The United States is moving forward into a new year and new era, however we cast our votes, and it's fitting to take stock through reading and deeper conversation about the political process, meaning of democracy, and other influences shaping our health as a nation. Coming Together: Post Election invites us to reflect on this unprecedented time, while encouraging greater unity in the sharing of our concerns and challenges as educators and citizens, despite whatever political differences we may have.


Warping the Future, mid-January through February

This book collection is part of "Warping the Future", an interactive exhibition that explores the connection between the history of crafting and the history of computing. It displays books that fit within the themes of:


  • History of weaving: touching on the art of craftsmanship, exploring societies that pioneered on this practice and how that shaped the materials and tools used, from the first weaving looms to the creation of the Jacquard Loom. 
  • Women’s work: from Ada Lovelace to every woman that played a vital role in the field of computer science, paving the way to all technological advances nowadays.
  • Computational algorithms and machine intelligence: how the history of weaving and the history of computing are interconnected, and how weaving patterns talk to programming languages.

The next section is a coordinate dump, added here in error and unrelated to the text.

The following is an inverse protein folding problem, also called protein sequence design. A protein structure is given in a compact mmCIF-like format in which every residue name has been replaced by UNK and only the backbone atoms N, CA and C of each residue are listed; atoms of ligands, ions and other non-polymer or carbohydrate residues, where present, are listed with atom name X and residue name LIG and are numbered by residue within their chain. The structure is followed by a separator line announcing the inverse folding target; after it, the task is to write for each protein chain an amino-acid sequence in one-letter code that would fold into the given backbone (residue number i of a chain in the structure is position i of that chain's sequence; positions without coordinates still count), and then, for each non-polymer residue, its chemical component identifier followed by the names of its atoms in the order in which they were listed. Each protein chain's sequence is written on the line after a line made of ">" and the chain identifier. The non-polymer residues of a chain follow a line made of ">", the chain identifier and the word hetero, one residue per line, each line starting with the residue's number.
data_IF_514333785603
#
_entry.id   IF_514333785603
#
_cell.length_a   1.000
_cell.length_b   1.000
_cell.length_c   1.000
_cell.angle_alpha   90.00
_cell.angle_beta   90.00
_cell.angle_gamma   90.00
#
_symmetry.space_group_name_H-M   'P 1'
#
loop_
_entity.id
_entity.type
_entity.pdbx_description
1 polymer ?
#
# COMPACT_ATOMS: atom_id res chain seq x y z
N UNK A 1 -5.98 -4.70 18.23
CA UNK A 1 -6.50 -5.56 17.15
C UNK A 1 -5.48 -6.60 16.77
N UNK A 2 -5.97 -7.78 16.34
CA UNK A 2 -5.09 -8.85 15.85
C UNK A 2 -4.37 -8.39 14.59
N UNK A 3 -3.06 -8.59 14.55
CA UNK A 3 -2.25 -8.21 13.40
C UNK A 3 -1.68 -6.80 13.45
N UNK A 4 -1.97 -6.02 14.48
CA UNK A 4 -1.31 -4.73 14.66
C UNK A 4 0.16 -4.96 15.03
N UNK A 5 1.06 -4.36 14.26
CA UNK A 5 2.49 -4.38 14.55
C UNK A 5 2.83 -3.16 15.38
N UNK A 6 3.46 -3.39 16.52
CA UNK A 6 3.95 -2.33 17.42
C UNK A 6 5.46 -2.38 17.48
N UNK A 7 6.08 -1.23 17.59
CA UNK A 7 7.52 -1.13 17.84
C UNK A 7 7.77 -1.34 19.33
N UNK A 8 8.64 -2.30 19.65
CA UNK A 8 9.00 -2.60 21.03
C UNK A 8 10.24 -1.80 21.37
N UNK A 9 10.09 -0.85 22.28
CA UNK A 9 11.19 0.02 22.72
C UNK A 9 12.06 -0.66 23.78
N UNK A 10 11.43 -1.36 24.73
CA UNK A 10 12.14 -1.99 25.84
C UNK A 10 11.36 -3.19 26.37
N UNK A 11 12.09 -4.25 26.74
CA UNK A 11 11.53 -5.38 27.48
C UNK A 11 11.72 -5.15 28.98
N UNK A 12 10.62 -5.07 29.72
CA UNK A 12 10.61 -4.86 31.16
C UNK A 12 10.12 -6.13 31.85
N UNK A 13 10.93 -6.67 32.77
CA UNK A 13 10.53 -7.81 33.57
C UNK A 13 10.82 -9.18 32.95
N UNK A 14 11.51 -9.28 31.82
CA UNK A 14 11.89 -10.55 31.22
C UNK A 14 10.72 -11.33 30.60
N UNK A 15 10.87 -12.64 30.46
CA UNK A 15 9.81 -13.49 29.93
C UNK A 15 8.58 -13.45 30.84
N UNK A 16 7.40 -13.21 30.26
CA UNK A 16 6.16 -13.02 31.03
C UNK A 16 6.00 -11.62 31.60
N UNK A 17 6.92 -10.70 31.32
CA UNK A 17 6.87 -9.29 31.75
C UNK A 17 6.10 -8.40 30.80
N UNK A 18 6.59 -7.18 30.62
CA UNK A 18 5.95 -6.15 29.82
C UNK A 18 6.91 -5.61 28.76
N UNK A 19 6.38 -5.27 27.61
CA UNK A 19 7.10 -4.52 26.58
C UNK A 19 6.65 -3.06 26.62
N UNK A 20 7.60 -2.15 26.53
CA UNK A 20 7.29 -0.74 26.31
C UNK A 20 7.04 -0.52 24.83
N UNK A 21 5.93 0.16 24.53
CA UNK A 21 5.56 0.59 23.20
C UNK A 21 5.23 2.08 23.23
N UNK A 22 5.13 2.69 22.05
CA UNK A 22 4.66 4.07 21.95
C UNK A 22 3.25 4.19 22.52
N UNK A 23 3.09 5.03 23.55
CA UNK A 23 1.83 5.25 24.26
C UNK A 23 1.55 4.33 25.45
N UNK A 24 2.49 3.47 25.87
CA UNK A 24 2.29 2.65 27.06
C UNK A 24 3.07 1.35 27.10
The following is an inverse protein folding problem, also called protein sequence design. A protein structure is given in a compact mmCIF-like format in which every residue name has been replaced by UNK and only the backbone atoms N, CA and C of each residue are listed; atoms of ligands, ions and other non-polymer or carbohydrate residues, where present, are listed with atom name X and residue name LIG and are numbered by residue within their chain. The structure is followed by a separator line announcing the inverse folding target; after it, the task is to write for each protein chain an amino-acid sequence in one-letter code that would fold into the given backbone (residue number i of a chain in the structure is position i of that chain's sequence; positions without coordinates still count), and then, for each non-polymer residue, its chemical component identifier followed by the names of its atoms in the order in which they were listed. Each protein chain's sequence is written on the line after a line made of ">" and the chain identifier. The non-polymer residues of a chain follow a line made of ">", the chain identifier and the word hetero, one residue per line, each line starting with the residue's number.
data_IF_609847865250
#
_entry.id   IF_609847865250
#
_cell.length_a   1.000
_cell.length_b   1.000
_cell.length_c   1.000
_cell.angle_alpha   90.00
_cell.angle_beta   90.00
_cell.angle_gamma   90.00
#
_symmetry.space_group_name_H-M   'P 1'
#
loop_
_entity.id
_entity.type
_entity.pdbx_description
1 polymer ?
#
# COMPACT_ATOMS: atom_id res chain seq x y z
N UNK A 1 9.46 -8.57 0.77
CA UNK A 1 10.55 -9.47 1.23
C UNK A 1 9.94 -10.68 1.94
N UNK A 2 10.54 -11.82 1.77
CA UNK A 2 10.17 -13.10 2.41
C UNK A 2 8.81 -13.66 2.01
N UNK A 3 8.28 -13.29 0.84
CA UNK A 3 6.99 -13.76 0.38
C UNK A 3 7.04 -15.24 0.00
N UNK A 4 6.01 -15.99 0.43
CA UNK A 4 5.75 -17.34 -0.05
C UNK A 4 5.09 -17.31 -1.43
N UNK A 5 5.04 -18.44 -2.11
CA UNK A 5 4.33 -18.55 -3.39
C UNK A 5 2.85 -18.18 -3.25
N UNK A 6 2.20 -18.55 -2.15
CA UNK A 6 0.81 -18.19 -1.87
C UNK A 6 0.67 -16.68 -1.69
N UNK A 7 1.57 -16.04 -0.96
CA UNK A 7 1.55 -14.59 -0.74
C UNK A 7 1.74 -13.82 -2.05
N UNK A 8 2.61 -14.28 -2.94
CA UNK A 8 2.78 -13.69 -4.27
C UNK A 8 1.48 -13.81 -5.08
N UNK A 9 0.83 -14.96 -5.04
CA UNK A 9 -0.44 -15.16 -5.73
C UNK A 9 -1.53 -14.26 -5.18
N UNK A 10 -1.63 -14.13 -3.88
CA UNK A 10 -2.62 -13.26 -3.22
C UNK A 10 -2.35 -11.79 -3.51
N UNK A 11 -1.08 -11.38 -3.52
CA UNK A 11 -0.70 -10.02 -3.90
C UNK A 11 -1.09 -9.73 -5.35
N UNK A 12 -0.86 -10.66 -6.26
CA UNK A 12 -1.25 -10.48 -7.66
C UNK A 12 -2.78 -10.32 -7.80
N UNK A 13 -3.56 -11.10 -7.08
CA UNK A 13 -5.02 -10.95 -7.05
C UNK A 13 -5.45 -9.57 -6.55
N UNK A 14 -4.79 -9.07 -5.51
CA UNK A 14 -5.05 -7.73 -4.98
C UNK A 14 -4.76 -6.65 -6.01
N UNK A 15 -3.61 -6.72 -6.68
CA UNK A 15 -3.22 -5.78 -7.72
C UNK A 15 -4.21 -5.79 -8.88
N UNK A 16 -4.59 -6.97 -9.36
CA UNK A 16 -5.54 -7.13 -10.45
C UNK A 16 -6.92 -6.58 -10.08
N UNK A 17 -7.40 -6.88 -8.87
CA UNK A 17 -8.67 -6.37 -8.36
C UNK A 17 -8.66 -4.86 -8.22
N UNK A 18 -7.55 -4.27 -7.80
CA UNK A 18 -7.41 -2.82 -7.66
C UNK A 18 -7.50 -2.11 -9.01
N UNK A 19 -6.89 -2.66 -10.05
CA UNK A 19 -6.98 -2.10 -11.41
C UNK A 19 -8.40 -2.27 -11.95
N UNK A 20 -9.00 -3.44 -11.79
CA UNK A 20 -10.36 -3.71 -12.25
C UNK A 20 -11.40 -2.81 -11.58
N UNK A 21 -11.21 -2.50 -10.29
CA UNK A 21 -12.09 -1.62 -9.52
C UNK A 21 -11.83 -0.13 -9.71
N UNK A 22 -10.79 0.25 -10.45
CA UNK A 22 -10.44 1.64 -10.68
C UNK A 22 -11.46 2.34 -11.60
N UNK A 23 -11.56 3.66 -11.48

These books are primarily by women writers and artists and include a variety of formats such as historical, autobiography and conceptual pieces. Works are available for research and inspiration, some onsite, and most of them online at the Gottesman Libraries at Teachers College at Columbia University. 

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At the Everett News Cafe, you'll find a new book collection every few weeks that relates to current affairs, education, or learning environments.


Exhibit: Warping the Future, rescheduled for 2/11


Warping the Future: How Craft Led To the Digital World As We Know, is an interactive exhibition that explores the history of crafting and the history of computing. It is presented in three stations: "Humans as Machines" exploring the history of weaving by interacting with a variety of looms, including the backstrap loom, warp-weighted loom, tapestry loom, floor loom, and Jacquard loom; visitors will learn about the origin of weaving, how ancient societies used them and which materials they weaved with. "Humans Automating Machines" delves into the "punch card way" as the core intersection between programmed computers and looms; visitors are exposed to the origins of programming by learning the logic behind the punch cards. In "Machines as Humans", viewers can search for curated collection of projects that illustrate more contemporary connections between ancient and new technologies.